Brady came to WSU Libraries in September 1983 after working with Coeur d’Alene and Spokane public libraries and continuing to do freelance research for motion pictures and television. Soon enough, she was making a name for herself as a tenacious researcher in multiple academic disciplines and as an advocate for students.
“My students in the Harold Frank Engineering Entrepreneurship Institute at WSU need to access both technical and business information that is often difficult to find,” said institute director Howard Davis. “This is especially true when you are a novice.
“Enter the super-sleuths. Eileen and her partner in crime, Mary Gilles (business reference librarian), are incredible resources and love interacting with the students,” Davis said. “I get rave reviews from my students about the help Eileen and Mary have given them. In the process, they learn how to access information from the best.”
Brady also kept a cool head when the situation warranted it. She and Betty Galbraith, Owen science librarian and instruction coordinator, walked into Owen one morning to find the male employees “huddled behind the circulation desk,” Galbraith said. They told the women that students playing a prank had released lab mice into the library, and the men were trying to figure out who to call.
“Eileen and I just looked at each other. Eileen grabbed a cardboard box, we went over to where the mice were and we captured them,” Galbraith said. “Both of us grew up in the country. It was a case of city boys and country girls.”
Over time, library security figured more prominently in Brady’s responsibilities, an interest that started at the Los Angeles Public Library with its rough-and-tumble clientele.
In addition to library working groups for preservation and health and safety, Brady serves as board or committee member for such professional associations as the International Foundation for Cultural Property Protection, National Fire Protection Association and Smithsonian’s National Conference on Cultural Property Protection. She also founded and edited a library journal called Focus on Security for 10 years.
But the Stephen Blumberg case epitomized what libraries around the world stood to lose if they weren’t vigilant about their holdings.
In 1988, WSU library staff discovered papers had disappeared from a rare collection. Then books turned up missing. By the end of the investigation by WSU police officer Steve Huntsberry, almost 400 books and 2,500 manuscripts – roughly worth $500,000 – were gone from WSU. Huntsberry learned that other universities reported similar losses.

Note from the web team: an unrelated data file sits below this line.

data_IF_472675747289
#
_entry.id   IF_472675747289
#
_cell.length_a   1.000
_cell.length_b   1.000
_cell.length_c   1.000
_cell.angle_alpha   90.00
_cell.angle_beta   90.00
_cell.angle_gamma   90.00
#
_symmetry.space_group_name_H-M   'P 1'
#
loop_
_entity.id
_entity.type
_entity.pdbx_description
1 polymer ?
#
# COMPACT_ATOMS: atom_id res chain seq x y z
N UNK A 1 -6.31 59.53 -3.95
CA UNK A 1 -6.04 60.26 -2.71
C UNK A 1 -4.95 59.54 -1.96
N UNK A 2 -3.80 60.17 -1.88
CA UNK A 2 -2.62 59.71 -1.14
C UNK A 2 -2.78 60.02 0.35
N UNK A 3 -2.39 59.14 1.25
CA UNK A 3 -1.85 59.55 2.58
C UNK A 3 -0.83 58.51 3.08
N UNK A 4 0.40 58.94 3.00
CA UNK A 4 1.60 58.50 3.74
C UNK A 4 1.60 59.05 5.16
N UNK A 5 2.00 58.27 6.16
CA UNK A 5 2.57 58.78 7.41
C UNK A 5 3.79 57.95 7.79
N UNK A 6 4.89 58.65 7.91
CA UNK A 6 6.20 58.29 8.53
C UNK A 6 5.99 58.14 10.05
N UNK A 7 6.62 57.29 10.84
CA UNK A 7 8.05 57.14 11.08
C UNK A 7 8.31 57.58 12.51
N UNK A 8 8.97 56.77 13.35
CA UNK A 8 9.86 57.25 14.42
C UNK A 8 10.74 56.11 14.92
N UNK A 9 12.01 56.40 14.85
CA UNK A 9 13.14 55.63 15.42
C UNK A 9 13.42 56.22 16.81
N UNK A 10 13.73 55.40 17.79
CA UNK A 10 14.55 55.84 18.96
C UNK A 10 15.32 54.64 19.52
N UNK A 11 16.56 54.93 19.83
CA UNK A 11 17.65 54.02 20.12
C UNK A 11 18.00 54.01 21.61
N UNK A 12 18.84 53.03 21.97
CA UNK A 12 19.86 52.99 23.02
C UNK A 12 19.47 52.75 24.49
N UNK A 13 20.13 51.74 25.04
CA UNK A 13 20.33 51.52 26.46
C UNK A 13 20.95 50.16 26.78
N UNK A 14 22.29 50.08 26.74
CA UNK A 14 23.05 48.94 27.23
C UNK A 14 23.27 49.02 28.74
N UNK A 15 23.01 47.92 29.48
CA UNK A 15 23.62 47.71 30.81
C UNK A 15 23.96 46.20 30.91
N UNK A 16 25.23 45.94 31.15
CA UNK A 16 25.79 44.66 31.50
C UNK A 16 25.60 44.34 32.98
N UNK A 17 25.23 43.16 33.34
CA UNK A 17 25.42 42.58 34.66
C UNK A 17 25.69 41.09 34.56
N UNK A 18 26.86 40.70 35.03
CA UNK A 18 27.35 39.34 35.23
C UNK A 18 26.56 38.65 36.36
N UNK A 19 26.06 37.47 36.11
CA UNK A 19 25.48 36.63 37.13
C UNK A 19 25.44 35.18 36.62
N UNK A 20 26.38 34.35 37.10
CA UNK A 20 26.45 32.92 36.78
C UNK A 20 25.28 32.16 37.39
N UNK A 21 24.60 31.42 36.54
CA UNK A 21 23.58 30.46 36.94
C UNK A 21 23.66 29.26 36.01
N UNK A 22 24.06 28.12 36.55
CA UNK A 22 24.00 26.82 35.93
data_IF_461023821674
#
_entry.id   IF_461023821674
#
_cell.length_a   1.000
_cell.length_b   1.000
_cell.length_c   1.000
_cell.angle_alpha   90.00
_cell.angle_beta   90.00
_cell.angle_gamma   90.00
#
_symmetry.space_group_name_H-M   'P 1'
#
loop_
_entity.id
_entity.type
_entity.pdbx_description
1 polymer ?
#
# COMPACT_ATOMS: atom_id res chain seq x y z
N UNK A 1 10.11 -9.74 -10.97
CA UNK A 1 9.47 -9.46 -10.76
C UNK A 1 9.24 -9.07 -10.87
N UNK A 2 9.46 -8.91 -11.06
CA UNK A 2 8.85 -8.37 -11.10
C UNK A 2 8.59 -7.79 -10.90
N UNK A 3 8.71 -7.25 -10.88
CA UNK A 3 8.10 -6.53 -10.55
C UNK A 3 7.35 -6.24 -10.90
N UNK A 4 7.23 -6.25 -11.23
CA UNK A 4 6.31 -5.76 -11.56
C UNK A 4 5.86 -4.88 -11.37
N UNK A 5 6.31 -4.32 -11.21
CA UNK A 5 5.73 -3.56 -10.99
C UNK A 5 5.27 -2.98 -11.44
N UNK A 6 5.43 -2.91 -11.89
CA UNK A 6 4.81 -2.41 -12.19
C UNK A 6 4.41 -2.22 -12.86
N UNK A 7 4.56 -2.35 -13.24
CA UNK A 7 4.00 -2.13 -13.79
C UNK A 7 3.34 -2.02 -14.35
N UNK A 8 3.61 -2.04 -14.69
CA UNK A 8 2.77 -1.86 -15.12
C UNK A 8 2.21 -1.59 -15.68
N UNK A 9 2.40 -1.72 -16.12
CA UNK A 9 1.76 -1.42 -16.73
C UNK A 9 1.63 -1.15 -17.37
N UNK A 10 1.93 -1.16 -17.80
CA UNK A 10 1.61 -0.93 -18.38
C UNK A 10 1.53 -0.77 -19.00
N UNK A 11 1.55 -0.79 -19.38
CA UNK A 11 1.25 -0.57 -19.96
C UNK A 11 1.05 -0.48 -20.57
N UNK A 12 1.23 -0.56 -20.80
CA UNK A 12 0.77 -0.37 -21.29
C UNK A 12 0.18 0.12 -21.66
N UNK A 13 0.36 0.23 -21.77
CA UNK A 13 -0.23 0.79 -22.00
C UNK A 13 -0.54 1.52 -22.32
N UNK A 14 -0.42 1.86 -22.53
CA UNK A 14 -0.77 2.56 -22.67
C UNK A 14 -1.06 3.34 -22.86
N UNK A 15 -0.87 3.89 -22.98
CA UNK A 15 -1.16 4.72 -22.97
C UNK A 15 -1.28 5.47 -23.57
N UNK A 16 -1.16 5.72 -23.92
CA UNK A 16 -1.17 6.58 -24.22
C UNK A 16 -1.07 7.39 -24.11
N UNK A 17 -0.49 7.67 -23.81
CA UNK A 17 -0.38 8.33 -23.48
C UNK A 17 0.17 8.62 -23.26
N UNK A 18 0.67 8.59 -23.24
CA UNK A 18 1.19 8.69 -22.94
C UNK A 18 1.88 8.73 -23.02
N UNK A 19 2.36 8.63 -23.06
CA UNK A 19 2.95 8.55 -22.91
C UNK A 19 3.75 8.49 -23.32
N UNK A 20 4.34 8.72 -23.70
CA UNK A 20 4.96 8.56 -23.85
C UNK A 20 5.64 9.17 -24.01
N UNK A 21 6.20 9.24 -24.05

Two years later, Blumberg was arrested in Ottumwa, Iowa, for stealing more than 23,600 rare books and other materials from 270 universities and museums in 45 states, two Canadian provinces and Washington, D.C. Their value was initially estimated at about $20 million, later changed to $5.3 million – the largest book theft in U.S. history. Blumberg was subsequently tried and convicted in 1991 and sentenced to six years in prison.
Brady, serving on the Faculty Senate Library Committee when the WSU thefts were uncovered, was at a committee meeting when Huntsberry reported on his investigation. Brady helped him answer questions he had about the materials and libraries in general.
“(Huntsberry) became very highly regarded by the Society of American Archivists because of what he had done,” Brady said. “Actually, he had written an article naming Blumberg as the probable thief months before the arrest.”
Huntsberry and Brady were invited to speak at Smithsonian’s National Conference on Cultural Property Protection in 1995. Huntsberry discussed the case; Brady gave a presentation on disclosing the identity of book thieves to other librarians to prevent future thefts. That same year, when Blumberg was up for parole, both testified at his hearing.
Brady explained why Blumberg’s theft was so devastating in a 2012 Washington State Magazine article: “‘The original material tells you a lot of things that you cannot get from a photocopy,’ she says, noting writing in the margins, ink and paper used. Even the smell and the feel of them tell you something…”
Back to television
So what does a librarian who has worked in Hollywood do when she retires? Why, publish the first volume of a massive television reference guide, of course.
When her alma mater Creighton University interviewed her for its alumni magazine in 1995, Brady described the scope of her project then: 57 pounds of 4×6 file cards detailing facts about TV series; 1,300 shows for the 1960s alone; and 18,000 hours of research. She estimates those figures have doubled since then.
“But I can’t answer any questions about current television whatsoever,” she said with a laugh.
Galbraith, like her WSU Libraries’ colleagues, might dispute that. Librarians don’t retire; they just get re-shelved, as one saying goes.
“We are really going to miss her being a walking encyclopedia of Owen collections and services,” Galbraith said. “Even with a bad citation, she can find anything.”